Rudy Giuliani took to Twitter to attack the U.S. president for giving $3.7 million to the Wuhan Laboratory in China in 2017 -- not realizing that it was close ally Donald Trump in office at the time.
The former New York City mayor-turned-top surrogate for President Trump tweeted a message about the funding, which came through the National Institutes of Health. The lab has been the center of controversy and conspiracy theories after the coronavirus outbreak traced back to the Chinese city.
"Why did the US (NIH) in 2017 give $3.7m to the Wuhan Lab in China?" Giuliani tweeted. "Such grants were prohibited in 2014. Did Pres. Obama grant an exception?"
As many immediately pointed out, it was Trump who was president in 2017, not Obama. The term "President in 2017" shot to the top of Twitter trends as many slammed Giuliani for the misplaced anger.
It appeared that Giuliani was suggesting the funding may have been approved before Trump took office in January of 2017, but reports noted this was not entirely true either. The conspiracy theory that Obama's administration granted $3.7 million in funding has been circulating for days, prompting the rumor-busting site Snopes to address it in a post that noted the messaging was mixed.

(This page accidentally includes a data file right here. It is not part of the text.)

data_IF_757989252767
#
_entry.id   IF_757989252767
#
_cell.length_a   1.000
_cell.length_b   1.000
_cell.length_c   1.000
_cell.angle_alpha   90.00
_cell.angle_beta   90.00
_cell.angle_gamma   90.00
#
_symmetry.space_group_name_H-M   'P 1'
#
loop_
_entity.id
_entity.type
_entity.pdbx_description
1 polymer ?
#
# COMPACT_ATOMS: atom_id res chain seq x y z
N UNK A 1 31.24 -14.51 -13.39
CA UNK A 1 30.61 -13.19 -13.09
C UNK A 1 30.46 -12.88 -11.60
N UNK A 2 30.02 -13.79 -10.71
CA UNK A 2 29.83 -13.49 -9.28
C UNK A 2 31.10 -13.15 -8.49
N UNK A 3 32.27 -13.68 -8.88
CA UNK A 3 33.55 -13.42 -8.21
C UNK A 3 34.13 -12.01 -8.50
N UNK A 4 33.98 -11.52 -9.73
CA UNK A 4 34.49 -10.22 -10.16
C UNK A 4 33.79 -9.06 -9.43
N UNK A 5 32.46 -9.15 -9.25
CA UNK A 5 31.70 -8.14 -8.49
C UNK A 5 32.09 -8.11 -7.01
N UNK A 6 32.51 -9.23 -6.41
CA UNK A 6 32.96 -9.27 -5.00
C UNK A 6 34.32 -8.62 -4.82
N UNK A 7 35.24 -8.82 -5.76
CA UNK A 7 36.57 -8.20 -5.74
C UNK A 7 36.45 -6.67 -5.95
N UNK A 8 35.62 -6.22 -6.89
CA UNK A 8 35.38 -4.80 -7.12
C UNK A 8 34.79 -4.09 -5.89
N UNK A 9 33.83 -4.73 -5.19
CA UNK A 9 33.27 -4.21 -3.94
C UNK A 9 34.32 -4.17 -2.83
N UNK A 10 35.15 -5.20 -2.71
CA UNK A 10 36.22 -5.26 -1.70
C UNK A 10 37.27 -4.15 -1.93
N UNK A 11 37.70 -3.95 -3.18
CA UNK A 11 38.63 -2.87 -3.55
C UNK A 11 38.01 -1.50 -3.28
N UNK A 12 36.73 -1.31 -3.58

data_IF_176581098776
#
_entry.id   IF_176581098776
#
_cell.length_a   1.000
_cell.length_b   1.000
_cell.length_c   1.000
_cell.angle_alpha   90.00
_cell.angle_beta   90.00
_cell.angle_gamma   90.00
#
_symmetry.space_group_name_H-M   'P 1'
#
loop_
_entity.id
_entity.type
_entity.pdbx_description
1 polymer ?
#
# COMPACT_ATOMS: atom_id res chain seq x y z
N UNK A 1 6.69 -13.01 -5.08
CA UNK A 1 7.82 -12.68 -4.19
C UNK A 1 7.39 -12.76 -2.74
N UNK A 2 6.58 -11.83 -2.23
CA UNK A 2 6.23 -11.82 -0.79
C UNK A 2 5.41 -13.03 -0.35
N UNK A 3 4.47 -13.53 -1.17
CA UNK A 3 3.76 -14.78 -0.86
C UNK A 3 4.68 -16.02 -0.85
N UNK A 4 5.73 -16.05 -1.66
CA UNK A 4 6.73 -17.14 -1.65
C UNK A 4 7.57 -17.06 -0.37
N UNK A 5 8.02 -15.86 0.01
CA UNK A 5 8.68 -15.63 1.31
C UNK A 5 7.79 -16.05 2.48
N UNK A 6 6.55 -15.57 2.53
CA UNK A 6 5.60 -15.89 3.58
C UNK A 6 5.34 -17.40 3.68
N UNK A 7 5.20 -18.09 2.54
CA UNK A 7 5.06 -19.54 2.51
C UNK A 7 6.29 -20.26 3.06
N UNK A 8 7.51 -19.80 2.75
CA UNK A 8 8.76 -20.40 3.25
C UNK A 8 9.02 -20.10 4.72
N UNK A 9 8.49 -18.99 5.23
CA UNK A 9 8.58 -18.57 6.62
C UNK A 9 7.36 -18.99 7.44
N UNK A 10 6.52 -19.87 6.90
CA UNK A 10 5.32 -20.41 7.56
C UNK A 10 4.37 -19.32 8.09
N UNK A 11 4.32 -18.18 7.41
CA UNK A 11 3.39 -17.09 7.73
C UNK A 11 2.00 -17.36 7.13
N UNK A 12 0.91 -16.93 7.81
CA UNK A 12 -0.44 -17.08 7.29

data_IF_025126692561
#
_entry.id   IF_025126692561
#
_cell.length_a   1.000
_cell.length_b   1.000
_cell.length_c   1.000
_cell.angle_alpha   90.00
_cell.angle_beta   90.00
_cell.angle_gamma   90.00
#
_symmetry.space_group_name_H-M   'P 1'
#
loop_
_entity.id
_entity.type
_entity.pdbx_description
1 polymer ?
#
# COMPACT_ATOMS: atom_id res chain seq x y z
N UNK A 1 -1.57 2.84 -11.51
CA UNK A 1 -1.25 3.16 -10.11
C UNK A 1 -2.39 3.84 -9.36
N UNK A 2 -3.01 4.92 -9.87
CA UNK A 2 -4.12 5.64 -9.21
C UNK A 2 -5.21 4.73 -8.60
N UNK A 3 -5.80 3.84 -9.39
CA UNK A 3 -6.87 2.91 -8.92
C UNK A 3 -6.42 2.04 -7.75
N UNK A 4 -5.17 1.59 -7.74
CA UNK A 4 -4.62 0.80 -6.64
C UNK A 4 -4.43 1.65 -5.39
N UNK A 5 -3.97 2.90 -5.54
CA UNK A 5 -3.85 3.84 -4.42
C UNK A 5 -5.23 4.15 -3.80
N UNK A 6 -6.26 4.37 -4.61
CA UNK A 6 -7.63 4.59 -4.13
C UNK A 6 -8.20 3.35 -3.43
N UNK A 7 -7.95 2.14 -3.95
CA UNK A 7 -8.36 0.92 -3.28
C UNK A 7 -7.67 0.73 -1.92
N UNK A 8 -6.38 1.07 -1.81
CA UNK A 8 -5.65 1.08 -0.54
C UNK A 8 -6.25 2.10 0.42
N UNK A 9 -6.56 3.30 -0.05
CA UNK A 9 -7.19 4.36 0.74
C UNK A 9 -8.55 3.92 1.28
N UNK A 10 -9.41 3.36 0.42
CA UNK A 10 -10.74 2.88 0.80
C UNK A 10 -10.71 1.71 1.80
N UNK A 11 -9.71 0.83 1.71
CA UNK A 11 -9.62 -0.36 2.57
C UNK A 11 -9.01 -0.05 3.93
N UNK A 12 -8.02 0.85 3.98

The report noted that a portion of the $3.7 million in grants awarded between 2014 and 2019 from the NIH to the global health non-profit EcoHealth Alliance went to the Wuhan Institute of Virology in China, but not all of it. And as the report noted, close to $700,000 of that $3.7 million in funding was approved directly by Trump, so it was not just the Obama administration directing the congressionally approved funding.
Conspiracy theorists have circulated a theory that the Wuhan-based lab may have accidentally or intentionally released the novel coronavirus that has now spread around the globe. The lab has denied having any connection to the virus, but some members of the Trump administration have pressed the lab.
White House trade adviser Peter Navarro pressed for China to prove that lab played no role in the outbreak, saying it was "incumbent on China to prove" that the coronavirus did not originate from there.
"If you simply do an Occam's razor approach that the simplest explanation is probably the most likely, I think it's incumbent on China to prove that it wasn't that lab," Navarro said, via The Hill.China has also said there is no evidence to suggest that the virus originated in the lab.